From Data to Knowledge in Secondary Health Care Databases

Bettencourt-Silva, Joao (2014) From Data to Knowledge in Secondary Health Care Databases. Doctoral thesis, University of East Anglia.

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Abstract

The advent of big data in health care is a topic receiving increasing
attention worldwide. In the UK, over the last decade, the National
Health Service (NHS) programme for Information Technology
has boosted big data by introducing electronic infrastructures in hospitals
and GP practices across the country. This ever growing amount of
data promises to expand our understanding of the services, processes
and research. Potential bene�ts include reducing costs, optimisation
of services, knowledge discovery, and patient-centred predictive modelling.
This thesis will explore the above by studying over ten years
worth of electronic data and systems in a hospital treating over 750
thousand patients a year.
The hospital's information systems store routinely collected data, used
primarily by health practitioners to support and improve patient care.
This raw data is recorded on several di�erent systems but rarely linked
or analysed. This thesis explores the secondary uses of such data by
undertaking two case studies, one on prostate cancer and another on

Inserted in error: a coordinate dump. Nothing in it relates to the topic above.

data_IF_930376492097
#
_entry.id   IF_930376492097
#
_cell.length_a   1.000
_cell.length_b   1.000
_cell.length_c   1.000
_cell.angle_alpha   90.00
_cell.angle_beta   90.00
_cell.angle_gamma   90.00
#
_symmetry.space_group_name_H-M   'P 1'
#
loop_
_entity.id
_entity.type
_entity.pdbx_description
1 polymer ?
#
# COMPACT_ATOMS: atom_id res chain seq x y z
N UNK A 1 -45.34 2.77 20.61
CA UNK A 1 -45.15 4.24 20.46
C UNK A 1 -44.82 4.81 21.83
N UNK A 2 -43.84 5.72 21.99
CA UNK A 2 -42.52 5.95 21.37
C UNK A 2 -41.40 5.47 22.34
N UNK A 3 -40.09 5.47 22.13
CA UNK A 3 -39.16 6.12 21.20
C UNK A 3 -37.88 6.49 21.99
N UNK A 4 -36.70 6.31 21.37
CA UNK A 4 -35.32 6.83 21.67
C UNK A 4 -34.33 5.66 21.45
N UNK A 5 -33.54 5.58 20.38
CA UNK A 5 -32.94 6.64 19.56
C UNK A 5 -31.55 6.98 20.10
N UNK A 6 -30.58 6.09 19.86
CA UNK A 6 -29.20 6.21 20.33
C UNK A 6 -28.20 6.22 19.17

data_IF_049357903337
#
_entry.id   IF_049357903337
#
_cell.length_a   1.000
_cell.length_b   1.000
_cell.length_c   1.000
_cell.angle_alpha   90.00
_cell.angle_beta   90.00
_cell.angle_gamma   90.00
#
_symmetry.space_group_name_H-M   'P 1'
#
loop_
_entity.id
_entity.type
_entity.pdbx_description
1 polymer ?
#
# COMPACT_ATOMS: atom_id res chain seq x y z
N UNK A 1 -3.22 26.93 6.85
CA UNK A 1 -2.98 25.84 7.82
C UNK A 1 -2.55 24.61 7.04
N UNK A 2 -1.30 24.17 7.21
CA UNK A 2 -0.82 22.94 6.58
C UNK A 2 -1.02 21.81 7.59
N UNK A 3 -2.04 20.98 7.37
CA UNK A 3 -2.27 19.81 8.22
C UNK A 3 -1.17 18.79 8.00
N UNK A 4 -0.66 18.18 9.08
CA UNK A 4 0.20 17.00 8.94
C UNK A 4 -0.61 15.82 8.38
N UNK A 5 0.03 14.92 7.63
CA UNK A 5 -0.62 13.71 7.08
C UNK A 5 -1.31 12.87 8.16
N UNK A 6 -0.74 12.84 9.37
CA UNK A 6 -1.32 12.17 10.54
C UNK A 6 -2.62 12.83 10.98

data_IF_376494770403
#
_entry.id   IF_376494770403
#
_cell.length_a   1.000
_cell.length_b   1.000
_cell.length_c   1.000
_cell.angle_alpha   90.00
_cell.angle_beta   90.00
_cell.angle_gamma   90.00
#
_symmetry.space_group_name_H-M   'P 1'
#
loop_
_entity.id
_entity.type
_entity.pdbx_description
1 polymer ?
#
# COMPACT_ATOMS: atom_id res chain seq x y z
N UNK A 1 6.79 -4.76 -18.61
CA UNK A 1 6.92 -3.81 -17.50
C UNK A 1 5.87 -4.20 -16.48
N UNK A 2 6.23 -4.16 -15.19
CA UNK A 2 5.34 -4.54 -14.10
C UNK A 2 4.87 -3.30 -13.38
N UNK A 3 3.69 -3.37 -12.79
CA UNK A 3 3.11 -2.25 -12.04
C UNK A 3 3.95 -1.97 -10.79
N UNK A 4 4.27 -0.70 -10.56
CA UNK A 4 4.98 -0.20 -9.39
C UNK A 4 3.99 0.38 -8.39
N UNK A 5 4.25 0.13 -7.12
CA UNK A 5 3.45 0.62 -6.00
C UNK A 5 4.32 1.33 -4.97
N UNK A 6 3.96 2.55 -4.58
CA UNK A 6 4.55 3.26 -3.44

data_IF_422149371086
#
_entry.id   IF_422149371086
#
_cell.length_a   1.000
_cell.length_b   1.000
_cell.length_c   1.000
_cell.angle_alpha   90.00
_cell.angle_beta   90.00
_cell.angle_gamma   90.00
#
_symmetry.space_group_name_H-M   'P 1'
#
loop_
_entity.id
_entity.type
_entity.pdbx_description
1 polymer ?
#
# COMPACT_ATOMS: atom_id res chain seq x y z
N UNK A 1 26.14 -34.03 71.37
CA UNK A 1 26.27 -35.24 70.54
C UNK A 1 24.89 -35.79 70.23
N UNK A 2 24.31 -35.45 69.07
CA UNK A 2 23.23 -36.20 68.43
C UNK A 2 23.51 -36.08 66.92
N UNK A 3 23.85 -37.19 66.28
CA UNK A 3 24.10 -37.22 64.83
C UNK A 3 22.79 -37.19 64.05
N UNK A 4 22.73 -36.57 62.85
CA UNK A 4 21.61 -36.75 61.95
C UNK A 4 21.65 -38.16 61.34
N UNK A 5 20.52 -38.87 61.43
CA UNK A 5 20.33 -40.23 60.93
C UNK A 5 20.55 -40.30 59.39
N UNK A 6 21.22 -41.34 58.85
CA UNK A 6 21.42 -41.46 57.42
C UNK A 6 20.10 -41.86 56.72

stroke. The journey from data to knowledge is made in each of the
studies by traversing critical steps: data retrieval, linkage, integration,
preparation, mining and analysis. Throughout, novel methods
and computational techniques are introduced and the value of routinely
collected data is assessed. In particular, this thesis discusses
in detail the methodological aspects of developing clinical data warehouses
from routine heterogeneous data and it introduces methods to
model, visualise and analyse the journeys that patients take through
care. This work has provided lessons in hospital IT provision, integration,
visualisation and analytics of complex electronic patient records
and databases and has enabled the use of raw routine data for management
decision making and clinical research in both case studies.

Item Type: Thesis (Doctoral)
Faculty \ School: Faculty of Science > School of Computing Sciences
Depositing User: Mia Reeves
Date Deposited: 30 Jun 2015 12:26
Last Modified: 30 Jun 2015 12:26
URI: https://ueaeprints.uea.ac.uk/id/eprint/53416
DOI:

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